March 23, 2018
Most industrialized nations had some form of bookkeeping in place which would have resembled at least in part, what we now refer to as payroll. As merchants and their products expanded over the years, bookkeeping and payroll had to improve to enable them to better keep track of their sales and outgoings.
Nowadays, companies must track their employees pay as well as their sales and outgoings, and with modern taxes and tax laws being in a constant state of change, having an accurate payroll system in place has never been more important.
Payroll over the centuries:
In fact, payroll has a long history, and while it’s early form may not so closely resemble what we now know as being payroll, a system of recording pay was in use even as far back as 7000 BC. Archaeologists uncovered evidence carved into ancient stone, that depicted a record of payroll at approximately this period.
Archaeological evidence also shows records of Greek payroll from Athens, as early as the 5th century, and these are perhaps the most closely related to the methods in use today. Payment details and records of financial transactions were chiselled into stone by public servants, treasurers and clerks, and was a highly effective, if painstakingly slow, method of tracking and managing pay.
But it was the 19th century industrial revolution that really saw payroll being developed into its most effective form; employment on a much larger scale was underway to help manage increased production, and without a functioning payroll system, workers simply wouldn’t have received correct and timely wages. According to some sources, this was when the term ‘payroll’ was first coined and used.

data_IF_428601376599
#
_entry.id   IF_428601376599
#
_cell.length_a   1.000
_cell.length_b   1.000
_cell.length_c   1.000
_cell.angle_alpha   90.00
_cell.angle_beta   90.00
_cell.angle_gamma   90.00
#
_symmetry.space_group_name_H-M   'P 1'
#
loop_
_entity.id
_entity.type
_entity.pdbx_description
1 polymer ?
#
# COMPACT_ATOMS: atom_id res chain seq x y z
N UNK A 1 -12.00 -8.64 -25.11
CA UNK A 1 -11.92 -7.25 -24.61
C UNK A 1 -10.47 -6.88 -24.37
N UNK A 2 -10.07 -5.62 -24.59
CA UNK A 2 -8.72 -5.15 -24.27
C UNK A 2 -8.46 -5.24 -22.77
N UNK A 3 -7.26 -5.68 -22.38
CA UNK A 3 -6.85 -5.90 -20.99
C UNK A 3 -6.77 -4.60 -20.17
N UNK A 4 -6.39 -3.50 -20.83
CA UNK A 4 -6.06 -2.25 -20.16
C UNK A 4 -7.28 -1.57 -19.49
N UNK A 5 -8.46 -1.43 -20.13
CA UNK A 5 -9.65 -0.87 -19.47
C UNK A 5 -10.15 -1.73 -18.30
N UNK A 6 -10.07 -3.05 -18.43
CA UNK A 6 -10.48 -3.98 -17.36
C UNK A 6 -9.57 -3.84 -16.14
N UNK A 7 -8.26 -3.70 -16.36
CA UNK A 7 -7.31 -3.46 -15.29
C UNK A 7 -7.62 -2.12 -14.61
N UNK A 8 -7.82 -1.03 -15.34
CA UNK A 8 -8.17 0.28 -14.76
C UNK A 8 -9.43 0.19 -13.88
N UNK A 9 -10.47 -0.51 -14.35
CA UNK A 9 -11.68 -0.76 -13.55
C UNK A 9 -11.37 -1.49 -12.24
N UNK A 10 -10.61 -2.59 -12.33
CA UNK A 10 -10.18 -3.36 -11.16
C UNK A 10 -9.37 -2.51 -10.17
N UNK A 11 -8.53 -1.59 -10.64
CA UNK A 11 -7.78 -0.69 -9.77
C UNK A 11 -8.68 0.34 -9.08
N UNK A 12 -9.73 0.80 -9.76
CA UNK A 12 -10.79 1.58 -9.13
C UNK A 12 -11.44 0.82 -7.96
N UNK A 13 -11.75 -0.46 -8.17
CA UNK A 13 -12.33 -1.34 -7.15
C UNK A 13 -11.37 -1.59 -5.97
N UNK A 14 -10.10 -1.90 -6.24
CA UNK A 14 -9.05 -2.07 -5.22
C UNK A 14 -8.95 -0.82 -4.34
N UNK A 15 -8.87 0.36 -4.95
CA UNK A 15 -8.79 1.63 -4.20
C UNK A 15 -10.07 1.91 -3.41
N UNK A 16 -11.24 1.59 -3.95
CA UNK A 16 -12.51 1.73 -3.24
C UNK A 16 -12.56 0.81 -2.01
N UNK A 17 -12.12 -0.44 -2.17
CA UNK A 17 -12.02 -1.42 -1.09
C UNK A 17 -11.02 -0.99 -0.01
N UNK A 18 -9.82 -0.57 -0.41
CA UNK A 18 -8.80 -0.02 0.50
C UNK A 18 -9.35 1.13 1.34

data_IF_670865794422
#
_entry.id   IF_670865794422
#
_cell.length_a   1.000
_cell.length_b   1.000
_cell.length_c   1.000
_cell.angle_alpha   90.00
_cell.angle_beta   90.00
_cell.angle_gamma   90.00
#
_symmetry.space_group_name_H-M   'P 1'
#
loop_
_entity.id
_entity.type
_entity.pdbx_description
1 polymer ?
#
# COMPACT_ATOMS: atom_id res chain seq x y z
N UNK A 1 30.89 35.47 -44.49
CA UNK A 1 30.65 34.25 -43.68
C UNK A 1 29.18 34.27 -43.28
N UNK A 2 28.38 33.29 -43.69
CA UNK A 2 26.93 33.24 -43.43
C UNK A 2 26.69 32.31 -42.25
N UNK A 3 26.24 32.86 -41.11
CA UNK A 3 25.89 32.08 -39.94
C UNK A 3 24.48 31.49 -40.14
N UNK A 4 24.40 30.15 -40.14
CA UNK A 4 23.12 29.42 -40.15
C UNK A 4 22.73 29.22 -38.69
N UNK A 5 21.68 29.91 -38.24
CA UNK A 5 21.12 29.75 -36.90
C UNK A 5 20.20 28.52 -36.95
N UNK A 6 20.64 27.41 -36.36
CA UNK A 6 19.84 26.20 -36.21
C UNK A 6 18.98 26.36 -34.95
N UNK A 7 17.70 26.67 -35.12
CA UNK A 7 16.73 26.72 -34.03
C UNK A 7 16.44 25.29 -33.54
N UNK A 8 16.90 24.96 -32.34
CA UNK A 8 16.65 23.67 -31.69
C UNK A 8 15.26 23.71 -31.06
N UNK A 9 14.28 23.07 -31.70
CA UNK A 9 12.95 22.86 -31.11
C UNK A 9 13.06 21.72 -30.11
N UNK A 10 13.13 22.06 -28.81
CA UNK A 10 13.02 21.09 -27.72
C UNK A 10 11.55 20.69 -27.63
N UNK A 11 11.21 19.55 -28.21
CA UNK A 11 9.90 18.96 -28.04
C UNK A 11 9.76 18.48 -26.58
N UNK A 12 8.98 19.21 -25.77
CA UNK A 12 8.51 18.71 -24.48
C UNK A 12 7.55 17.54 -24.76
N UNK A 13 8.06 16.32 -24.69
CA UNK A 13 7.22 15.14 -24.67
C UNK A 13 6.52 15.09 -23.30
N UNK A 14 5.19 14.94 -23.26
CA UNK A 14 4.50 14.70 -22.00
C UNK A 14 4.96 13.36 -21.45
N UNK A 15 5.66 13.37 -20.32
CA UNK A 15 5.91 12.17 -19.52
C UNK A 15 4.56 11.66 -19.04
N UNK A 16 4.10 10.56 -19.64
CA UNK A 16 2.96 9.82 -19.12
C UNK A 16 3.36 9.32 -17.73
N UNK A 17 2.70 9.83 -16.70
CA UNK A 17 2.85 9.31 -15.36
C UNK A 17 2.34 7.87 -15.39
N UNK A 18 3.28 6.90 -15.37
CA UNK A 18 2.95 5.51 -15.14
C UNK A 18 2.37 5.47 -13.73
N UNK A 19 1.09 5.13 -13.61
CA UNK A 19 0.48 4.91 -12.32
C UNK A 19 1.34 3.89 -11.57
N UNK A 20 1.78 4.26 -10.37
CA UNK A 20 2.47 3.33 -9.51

The 1950’s saw the early stages of development of the first computerised payroll system, when the LEO or Lyons Electronic Office, was created to try and control basic clerical tasks. Initially used for valuations, it quickly progressed to managing other, more complex clerical tasks such as those centred around payroll.
In modern workplaces that employ even a small number of staff, an effective payroll system simply must be in place, and if it isn’t, employees will soon begin asking questions, particularly if their pay isn’t accurate or on time. Since employees are a vital element of any business, keeping them content is incredibly important, and all this usually takes is to give them fair working conditions and fair and timely pay.
Letting an outside company deal with your payroll is often the best and most effective way of ensuring that not only do your staff get paid the right amount, and in a timely manner, but that as a business owner and employer, you remain tax law compliant.
If you’re a business owner and employer, you could save your company a lot of time and money by making a small investment in a professional payroll outsourcing solution.
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